How many different database technologies are you running, how up to date are they, and what could you do to make them run better?
Once upon a time, not so very long ago, relational databases were pretty much the only game in town – for mainstream organizations, at least. As a result, they underpin huge numbers of business applications of all kinds, and when we surveyed 225 IT professionals recently, it revealed that many organizations expect their usage to increase.
Now, though, the database world is changing. Relational database management systems (RDBMSs) still dominate, but application needs have been evolving and broadening, and in recent years new approaches, such as NoSQL and Graph databases, have developed at a rapid rate. While such systems currently are much less widely implemented, our research indicates that their use is expected to grow as well.
The problem, of course, is that this means many organizations find themselves running a mix of database technologies. Worse, the server and storage infrastructure used to support both long-established RDBMSs and newer technologies may not always be the most up to date. Indeed, the research results show that a significant proportion of those taking part in the survey considered that many of their RDBMS implementations are suboptimal and would benefit from being upgraded or replaced.
Creaking at the seams
In particular, the survey results show that considerable numbers of RDBMS applications currently run on old server or storage hardware that is no longer considered fit for purpose. To be fair, this is not unusual for systems that may have been built and modified over long periods of time, but deeper analysis did throw up some interesting correlations.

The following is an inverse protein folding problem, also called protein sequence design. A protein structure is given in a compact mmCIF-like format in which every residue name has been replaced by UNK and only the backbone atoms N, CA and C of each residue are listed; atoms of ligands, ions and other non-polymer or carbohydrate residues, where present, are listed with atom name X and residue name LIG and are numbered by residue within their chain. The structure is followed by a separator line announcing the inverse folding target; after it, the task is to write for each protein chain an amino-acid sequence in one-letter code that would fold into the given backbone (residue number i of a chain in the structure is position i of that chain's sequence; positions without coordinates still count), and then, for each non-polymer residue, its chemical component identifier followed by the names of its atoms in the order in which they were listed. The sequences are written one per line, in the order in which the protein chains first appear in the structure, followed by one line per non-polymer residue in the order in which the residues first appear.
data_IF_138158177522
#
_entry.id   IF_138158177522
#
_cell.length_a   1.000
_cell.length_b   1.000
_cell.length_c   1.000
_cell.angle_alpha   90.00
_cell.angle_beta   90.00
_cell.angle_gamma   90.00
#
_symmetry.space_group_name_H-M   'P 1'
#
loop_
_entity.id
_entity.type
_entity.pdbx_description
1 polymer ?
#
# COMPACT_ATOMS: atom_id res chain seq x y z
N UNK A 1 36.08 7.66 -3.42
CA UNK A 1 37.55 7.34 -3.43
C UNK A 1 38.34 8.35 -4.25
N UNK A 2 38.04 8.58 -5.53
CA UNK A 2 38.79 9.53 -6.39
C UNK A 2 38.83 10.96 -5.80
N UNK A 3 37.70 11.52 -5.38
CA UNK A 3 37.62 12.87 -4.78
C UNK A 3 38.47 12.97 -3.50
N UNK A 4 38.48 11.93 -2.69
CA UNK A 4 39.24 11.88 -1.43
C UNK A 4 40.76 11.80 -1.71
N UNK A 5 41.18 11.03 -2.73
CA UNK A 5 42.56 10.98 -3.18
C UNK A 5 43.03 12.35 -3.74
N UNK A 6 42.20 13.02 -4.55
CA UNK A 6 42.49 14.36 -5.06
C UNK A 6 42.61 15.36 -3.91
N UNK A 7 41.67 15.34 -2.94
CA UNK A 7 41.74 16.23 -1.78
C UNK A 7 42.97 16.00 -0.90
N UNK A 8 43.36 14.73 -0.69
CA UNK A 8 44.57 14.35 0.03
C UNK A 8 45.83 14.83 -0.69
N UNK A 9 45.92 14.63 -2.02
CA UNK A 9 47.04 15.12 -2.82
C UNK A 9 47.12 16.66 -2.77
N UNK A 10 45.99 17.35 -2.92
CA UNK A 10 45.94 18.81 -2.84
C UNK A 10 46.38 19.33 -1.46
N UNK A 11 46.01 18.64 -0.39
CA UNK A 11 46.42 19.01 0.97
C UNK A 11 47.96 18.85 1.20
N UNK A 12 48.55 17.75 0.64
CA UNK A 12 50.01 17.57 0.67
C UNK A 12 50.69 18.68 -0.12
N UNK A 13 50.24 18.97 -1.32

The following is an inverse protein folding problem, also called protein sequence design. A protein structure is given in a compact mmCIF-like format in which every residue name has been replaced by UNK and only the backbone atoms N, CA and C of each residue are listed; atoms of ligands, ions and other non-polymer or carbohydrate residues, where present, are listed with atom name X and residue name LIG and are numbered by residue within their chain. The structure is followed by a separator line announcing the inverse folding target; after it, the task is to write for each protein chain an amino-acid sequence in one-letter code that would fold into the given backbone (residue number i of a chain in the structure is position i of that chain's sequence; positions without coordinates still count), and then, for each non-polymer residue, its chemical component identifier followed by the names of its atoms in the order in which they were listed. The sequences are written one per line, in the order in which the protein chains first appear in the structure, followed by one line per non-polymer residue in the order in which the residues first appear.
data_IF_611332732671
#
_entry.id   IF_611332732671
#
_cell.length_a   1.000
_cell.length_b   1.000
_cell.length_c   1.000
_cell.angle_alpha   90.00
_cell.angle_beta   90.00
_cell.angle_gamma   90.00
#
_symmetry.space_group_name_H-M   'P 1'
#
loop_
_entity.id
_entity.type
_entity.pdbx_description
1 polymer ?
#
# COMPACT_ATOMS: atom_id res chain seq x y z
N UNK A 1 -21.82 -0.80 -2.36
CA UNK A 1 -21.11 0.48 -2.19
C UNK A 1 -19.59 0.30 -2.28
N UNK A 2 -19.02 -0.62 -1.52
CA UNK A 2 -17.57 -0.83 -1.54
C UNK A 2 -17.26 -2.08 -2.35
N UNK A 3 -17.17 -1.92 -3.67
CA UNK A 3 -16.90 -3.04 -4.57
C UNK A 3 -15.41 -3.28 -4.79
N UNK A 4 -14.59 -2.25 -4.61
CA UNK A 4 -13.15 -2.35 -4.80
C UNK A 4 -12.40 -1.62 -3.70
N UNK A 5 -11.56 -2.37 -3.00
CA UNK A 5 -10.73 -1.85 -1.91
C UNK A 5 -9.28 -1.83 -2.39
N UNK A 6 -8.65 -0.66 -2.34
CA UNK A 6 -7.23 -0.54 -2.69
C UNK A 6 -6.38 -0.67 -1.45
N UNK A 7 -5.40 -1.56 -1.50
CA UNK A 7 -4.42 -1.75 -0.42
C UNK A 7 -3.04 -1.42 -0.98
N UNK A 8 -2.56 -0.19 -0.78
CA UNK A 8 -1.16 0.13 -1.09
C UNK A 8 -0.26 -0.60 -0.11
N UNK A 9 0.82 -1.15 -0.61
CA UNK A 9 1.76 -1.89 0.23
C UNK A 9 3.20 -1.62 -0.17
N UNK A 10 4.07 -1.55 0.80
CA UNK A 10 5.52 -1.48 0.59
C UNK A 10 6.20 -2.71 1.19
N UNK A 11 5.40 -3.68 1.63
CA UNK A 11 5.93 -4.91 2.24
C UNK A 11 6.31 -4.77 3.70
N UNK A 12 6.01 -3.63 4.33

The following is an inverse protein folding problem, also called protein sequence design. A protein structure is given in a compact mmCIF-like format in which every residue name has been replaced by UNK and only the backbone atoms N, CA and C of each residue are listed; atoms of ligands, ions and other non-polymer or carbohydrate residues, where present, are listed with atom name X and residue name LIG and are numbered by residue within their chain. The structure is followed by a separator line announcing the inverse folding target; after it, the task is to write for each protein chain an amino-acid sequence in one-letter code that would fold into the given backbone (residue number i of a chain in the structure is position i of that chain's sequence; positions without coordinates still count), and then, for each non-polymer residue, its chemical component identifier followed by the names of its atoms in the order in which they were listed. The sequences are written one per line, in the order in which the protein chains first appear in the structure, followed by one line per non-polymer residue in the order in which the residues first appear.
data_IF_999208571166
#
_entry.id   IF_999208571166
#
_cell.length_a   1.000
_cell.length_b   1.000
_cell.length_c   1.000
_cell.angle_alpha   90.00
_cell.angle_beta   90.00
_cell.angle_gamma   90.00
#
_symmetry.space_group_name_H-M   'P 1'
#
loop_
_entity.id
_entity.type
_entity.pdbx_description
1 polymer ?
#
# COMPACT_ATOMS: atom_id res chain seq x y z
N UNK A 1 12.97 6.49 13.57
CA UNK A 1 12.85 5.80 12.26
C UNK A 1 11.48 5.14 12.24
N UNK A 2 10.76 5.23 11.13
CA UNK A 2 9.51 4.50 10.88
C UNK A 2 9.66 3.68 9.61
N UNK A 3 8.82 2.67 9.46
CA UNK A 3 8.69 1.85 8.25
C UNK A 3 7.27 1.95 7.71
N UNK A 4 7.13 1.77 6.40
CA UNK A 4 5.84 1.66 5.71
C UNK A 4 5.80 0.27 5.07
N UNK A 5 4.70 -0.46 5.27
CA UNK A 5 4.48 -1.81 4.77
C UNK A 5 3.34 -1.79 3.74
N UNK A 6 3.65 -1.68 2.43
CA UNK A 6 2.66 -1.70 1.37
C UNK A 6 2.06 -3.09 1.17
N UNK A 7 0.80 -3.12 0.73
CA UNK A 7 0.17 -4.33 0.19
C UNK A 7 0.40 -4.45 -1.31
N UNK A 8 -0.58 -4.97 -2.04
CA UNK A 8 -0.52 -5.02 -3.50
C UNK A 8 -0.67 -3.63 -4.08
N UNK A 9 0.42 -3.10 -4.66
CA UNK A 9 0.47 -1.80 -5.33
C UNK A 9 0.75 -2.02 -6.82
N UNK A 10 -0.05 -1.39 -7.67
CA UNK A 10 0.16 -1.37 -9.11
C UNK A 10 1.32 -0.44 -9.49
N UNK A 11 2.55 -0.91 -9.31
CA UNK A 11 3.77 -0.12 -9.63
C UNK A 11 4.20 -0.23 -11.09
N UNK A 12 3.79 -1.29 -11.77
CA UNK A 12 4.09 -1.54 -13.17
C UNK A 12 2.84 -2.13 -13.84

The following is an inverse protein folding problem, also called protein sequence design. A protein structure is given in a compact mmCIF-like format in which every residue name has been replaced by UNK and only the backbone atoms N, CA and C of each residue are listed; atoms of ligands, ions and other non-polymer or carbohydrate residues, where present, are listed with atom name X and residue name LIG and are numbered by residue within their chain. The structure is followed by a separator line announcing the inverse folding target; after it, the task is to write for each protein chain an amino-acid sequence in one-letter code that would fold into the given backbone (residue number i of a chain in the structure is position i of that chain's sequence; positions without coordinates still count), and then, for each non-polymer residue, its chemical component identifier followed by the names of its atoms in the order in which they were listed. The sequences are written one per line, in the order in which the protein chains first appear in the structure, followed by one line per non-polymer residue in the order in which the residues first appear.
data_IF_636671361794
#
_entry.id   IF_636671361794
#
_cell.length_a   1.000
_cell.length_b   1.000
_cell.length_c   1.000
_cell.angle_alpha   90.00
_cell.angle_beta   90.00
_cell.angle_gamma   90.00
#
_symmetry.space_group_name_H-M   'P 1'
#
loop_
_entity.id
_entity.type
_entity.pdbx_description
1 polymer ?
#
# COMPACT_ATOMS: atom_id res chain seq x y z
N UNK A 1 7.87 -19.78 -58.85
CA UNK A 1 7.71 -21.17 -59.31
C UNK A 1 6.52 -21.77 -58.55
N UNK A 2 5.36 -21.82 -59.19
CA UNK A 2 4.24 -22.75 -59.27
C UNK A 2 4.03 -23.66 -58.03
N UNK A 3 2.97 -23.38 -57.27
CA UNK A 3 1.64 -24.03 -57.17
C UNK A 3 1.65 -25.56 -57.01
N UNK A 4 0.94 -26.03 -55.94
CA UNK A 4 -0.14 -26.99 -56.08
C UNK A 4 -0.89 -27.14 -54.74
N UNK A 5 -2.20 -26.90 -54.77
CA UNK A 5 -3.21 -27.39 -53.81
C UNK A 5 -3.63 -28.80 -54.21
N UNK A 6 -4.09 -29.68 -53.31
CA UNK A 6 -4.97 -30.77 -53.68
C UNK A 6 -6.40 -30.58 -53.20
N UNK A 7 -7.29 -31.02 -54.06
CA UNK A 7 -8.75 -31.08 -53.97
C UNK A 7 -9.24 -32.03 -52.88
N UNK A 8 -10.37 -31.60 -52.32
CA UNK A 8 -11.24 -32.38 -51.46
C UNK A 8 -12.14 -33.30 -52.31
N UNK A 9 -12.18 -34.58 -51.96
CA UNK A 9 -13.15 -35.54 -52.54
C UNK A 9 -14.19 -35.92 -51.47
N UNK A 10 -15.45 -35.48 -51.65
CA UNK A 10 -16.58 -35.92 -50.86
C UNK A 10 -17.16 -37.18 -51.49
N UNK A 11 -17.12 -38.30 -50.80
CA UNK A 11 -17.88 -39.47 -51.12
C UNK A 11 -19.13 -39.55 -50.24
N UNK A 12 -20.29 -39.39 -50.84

Most notably, where databases are running on storage platforms that are considered to be too old or not up to the job, there was a clear correlation with negative factors such as poor performance and availability issues. In some ways this result was predictable, because over half of the respondents also agree that the underlying storage layer impacts how well database application needs are met.
So given that the challenges of inadequate infrastructure are acknowledged, what can be done to improve things? The survey did find that upgrading some RDBMSs to more modern database platforms would be attractive for some workloads, but many respondents also thought it would be tricky to achieve. In contrast, survey respondents consider that moving existing relational database workloads to new storage platforms would be less disruptive, yet still able to deliver substantial benefits.
What’s the plan?
Considering the importance that relational databases and the applications they support have in business, it is no surprise to find many respondents indicating that action is planned. The obvious step of upgrading to a newer release of the database is something that a majority will either definitely or probably take, but this can almost be regarded as ‘business as usual’. Interestingly though, considerable numbers will at least look at either re-engineering some of their systems to run on an alternative database architecture or switching to a different RDBMS.
The other general area where we expect activity, concerns the storage platforms on which database systems run. As we have mentioned, the importance of storage to database applications is reasonably well understood, and large numbers of respondents expect to be expanding the storage platforms they use. Almost half said that there was at least a possibility of moving databases to entirely new storage platforms. Sadly, many also noted that the usual challenges concerning lack of budget or not having access to the required resources and skills could defer some projects.
If this has grabbed your attention and you would like to find out more of the detail, please download the report “Modernizing database technology stacks” here.